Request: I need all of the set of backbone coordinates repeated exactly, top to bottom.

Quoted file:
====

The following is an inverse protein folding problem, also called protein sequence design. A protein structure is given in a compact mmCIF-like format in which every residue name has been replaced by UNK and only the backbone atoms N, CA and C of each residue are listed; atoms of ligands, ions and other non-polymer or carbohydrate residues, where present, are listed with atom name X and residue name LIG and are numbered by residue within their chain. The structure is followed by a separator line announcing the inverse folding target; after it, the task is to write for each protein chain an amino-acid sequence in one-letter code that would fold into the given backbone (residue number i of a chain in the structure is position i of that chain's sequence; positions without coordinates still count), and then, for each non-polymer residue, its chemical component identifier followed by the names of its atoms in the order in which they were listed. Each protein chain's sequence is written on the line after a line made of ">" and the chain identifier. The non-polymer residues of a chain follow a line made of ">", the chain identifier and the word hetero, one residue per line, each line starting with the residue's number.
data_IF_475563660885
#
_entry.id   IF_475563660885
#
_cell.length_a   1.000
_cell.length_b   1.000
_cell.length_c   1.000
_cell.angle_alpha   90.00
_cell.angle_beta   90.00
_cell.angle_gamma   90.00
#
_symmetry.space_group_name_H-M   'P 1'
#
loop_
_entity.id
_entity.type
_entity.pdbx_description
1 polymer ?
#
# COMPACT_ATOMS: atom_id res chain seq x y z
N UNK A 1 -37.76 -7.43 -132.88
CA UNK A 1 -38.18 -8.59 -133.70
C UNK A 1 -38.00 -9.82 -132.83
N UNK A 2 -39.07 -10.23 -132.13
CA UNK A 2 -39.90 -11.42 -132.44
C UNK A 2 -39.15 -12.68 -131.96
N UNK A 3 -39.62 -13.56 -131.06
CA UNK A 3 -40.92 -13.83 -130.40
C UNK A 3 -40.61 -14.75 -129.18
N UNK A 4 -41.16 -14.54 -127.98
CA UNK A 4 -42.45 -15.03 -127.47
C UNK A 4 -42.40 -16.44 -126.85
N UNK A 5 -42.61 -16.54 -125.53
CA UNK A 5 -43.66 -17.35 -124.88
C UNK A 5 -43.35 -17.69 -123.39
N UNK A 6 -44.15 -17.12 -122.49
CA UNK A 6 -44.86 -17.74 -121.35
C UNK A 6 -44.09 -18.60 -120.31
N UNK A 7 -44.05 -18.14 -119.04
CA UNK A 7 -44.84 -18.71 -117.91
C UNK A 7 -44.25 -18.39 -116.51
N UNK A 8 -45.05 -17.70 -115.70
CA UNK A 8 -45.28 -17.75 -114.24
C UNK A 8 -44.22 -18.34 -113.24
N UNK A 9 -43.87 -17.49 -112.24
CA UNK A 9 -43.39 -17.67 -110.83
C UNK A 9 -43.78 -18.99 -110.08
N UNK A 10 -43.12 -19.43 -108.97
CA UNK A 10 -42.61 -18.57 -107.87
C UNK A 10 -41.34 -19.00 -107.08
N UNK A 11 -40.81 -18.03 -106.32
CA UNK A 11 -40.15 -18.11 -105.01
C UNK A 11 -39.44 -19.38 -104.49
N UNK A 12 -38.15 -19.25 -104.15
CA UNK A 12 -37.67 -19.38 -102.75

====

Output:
The following is an inverse protein folding problem, also called protein sequence design. A protein structure is given in a compact mmCIF-like format in which every residue name has been replaced by UNK and only the backbone atoms N, CA and C of each residue are listed; atoms of ligands, ions and other non-polymer or carbohydrate residues, where present, are listed with atom name X and residue name LIG and are numbered by residue within their chain. The structure is followed by a separator line announcing the inverse folding target; after it, the task is to write for each protein chain an amino-acid sequence in one-letter code that would fold into the given backbone (residue number i of a chain in the structure is position i of that chain's sequence; positions without coordinates still count), and then, for each non-polymer residue, its chemical component identifier followed by the names of its atoms in the order in which they were listed. Each protein chain's sequence is written on the line after a line made of ">" and the chain identifier. The non-polymer residues of a chain follow a line made of ">", the chain identifier and the word hetero, one residue per line, each line starting with the residue's number.
data_IF_475563660885
#
_entry.id   IF_475563660885
#
_cell.length_a   1.000
_cell.length_b   1.000
_cell.length_c   1.000
_cell.angle_alpha   90.00
_cell.angle_beta   90.00
_cell.angle_gamma   90.00
#
_symmetry.space_group_name_H-M   'P 1'
#
loop_
_entity.id
_entity.type
_entity.pdbx_description
1 polymer ?
#
# COMPACT_ATOMS: atom_id res chain seq x y z
N UNK A 1 -37.76 -7.43 -132.88
CA UNK A 1 -38.18 -8.59 -133.70
C UNK A 1 -38.00 -9.82 -132.83
N UNK A 2 -39.07 -10.23 -132.13
CA UNK A 2 -39.90 -11.42 -132.44
C UNK A 2 -39.15 -12.68 -131.96
N UNK A 3 -39.62 -13.56 -131.06
CA UNK A 3 -40.92 -13.83 -130.40
C UNK A 3 -40.61 -14.75 -129.18
N UNK A 4 -41.16 -14.54 -127.98
CA UNK A 4 -42.45 -15.03 -127.47
C UNK A 4 -42.40 -16.44 -126.85
N UNK A 5 -42.61 -16.54 -125.53
CA UNK A 5 -43.66 -17.35 -124.88
C UNK A 5 -43.35 -17.69 -123.39
N UNK A 6 -44.15 -17.12 -122.49
CA UNK A 6 -44.86 -17.74 -121.35
C UNK A 6 -44.09 -18.60 -120.31
N UNK A 7 -44.05 -18.14 -119.04
CA UNK A 7 -44.84 -18.71 -117.91
C UNK A 7 -44.25 -18.39 -116.51
N UNK A 8 -45.05 -17.70 -115.70
CA UNK A 8 -45.28 -17.75 -114.24
C UNK A 8 -44.22 -18.34 -113.24
N UNK A 9 -43.87 -17.49 -112.24
CA UNK A 9 -43.39 -17.67 -110.83
C UNK A 9 -43.78 -18.99 -110.08
N UNK A 10 -43.12 -19.43 -108.97
CA UNK A 10 -42.61 -18.57 -107.87
C UNK A 10 -41.34 -19.00 -107.08
N UNK A 11 -40.81 -18.03 -106.32
CA UNK A 11 -40.15 -18.11 -105.01
C UNK A 11 -39.44 -19.38 -104.49
N UNK A 12 -38.15 -19.25 -104.15
CA UNK A 12 -37.67 -19.38 -102.75